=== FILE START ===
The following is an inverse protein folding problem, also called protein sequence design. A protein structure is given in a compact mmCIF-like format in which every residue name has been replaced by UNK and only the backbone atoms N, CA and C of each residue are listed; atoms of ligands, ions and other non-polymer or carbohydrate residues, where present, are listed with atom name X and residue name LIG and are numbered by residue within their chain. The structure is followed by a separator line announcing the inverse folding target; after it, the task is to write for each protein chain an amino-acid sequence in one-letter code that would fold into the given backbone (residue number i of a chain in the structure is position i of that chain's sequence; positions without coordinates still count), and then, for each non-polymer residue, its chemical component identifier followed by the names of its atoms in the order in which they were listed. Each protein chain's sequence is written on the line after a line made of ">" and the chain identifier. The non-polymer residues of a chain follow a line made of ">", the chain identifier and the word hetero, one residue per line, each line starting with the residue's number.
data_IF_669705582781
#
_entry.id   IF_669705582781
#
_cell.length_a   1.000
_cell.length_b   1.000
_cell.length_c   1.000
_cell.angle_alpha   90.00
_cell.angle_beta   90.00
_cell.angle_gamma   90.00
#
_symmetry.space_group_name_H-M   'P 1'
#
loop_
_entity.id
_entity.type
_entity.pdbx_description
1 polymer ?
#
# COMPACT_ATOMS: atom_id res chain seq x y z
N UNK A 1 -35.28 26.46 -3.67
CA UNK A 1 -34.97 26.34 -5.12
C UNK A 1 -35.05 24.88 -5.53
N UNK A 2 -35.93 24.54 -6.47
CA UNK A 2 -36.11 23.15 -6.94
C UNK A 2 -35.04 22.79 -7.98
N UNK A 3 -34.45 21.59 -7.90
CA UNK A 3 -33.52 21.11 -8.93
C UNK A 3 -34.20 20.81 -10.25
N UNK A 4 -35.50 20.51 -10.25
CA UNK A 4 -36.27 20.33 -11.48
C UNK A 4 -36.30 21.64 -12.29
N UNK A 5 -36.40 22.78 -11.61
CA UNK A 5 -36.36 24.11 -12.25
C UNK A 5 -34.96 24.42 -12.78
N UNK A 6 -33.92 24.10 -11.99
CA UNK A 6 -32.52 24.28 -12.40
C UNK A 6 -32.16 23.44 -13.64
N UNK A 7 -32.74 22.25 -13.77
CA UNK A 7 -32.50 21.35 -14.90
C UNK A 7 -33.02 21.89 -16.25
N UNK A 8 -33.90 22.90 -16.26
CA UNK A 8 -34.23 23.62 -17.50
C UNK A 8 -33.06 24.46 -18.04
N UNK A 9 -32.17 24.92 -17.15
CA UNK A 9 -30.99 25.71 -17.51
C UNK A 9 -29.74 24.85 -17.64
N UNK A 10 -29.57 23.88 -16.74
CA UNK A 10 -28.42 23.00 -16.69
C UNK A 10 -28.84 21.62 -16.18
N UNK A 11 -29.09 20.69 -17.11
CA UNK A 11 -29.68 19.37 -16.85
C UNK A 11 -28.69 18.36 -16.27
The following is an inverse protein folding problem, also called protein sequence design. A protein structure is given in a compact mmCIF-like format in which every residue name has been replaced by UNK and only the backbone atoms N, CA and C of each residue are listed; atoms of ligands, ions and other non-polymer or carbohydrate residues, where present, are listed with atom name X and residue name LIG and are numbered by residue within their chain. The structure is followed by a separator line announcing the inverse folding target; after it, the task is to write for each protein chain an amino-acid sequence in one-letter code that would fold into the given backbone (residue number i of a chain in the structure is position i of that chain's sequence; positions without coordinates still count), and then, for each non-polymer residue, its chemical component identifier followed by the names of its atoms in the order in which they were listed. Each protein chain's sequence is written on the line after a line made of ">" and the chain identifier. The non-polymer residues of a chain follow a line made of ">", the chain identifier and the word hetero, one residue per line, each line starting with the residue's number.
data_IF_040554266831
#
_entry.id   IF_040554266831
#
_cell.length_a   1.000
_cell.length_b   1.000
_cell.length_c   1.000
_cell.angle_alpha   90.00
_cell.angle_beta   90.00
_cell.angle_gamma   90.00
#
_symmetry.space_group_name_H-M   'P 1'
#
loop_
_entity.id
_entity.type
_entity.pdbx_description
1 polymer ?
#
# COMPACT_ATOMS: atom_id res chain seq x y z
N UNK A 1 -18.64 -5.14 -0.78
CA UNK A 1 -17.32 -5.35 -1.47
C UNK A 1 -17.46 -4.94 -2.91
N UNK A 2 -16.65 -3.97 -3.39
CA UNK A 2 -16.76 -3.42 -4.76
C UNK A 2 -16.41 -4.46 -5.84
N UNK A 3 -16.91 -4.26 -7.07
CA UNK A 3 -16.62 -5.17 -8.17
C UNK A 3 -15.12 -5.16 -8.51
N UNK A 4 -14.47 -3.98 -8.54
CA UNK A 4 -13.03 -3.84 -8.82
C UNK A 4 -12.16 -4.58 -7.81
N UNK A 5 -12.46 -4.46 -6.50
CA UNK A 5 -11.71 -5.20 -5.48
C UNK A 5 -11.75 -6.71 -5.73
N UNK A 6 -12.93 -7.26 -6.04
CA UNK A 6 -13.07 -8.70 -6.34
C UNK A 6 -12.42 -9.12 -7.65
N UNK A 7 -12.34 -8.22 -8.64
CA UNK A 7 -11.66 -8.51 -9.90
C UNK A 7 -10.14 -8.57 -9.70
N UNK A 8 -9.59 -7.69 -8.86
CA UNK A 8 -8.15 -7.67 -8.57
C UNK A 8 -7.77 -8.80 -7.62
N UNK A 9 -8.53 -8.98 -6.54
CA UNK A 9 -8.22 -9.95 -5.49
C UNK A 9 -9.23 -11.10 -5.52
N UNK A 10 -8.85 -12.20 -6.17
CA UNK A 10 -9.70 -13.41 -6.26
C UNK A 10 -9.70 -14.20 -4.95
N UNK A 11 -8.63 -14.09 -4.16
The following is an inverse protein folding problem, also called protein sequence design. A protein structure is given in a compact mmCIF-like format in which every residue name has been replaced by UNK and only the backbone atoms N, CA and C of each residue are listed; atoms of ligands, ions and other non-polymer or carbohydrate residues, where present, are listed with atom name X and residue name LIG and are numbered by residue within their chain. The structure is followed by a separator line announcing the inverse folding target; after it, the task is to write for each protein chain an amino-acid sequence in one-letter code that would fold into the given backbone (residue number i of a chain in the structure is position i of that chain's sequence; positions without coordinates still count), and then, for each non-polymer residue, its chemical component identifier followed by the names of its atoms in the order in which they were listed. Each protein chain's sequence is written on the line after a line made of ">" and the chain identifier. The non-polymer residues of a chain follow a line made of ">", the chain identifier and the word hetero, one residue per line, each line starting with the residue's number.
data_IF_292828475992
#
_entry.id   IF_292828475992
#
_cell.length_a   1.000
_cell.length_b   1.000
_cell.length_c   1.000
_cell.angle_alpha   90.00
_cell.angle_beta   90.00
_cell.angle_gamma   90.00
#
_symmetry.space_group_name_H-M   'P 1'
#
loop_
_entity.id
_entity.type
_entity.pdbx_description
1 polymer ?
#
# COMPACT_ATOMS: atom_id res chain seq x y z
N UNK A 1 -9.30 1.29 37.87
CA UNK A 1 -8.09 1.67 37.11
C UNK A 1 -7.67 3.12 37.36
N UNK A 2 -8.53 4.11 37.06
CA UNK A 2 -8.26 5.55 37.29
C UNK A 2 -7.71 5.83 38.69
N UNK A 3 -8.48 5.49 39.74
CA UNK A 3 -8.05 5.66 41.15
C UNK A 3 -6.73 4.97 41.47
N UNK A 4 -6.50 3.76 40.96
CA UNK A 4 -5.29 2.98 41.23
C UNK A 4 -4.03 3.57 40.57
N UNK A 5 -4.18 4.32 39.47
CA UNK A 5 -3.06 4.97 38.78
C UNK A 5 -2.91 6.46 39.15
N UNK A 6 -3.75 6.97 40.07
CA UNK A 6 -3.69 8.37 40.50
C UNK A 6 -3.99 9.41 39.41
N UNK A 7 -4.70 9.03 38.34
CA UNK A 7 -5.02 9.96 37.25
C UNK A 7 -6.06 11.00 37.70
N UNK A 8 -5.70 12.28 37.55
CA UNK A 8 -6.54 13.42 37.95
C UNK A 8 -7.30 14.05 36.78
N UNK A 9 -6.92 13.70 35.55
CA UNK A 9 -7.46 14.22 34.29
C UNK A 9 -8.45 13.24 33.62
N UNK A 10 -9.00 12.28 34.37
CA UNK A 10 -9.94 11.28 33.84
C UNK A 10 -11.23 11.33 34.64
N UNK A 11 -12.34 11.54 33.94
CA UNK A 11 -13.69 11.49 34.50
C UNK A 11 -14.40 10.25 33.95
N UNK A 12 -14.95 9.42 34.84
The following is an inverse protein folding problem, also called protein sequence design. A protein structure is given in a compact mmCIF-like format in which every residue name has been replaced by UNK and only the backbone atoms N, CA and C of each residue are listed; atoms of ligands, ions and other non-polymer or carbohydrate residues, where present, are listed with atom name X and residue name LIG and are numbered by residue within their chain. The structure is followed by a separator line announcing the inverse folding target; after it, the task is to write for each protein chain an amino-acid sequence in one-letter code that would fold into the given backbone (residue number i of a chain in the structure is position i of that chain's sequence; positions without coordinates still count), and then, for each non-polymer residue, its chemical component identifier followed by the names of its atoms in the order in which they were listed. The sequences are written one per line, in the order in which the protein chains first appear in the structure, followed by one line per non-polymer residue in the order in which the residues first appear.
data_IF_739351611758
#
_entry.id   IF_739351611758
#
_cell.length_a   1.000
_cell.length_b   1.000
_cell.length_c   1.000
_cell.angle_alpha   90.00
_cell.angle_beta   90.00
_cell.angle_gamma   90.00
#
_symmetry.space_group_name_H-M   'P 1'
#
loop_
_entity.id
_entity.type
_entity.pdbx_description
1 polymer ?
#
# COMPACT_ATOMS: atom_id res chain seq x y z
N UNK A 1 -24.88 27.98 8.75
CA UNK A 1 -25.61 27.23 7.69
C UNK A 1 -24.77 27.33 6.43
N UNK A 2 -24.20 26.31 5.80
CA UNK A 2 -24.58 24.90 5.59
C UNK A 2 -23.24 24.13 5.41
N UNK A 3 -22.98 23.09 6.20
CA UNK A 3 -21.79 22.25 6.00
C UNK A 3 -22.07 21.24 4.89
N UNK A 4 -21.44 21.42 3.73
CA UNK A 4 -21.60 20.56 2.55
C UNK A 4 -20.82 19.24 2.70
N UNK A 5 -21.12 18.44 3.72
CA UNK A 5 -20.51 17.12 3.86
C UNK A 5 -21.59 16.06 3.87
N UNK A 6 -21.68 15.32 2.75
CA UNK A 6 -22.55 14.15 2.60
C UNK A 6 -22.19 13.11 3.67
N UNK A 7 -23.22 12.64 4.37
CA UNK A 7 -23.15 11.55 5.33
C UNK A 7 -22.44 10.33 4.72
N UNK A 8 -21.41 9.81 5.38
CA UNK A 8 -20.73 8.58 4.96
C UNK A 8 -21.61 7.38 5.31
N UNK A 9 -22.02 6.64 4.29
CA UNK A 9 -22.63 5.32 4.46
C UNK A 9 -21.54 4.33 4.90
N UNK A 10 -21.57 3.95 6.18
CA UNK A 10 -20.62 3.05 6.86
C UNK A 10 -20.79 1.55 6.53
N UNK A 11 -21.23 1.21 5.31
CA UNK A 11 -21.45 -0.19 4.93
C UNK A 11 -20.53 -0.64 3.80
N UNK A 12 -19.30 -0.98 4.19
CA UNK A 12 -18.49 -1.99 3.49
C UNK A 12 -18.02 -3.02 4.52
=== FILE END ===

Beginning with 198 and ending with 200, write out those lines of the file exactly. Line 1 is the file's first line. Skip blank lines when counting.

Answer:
N UNK A 6 -21.68 15.32 2.75
CA UNK A 6 -22.55 14.15 2.60
C UNK A 6 -22.19 13.11 3.67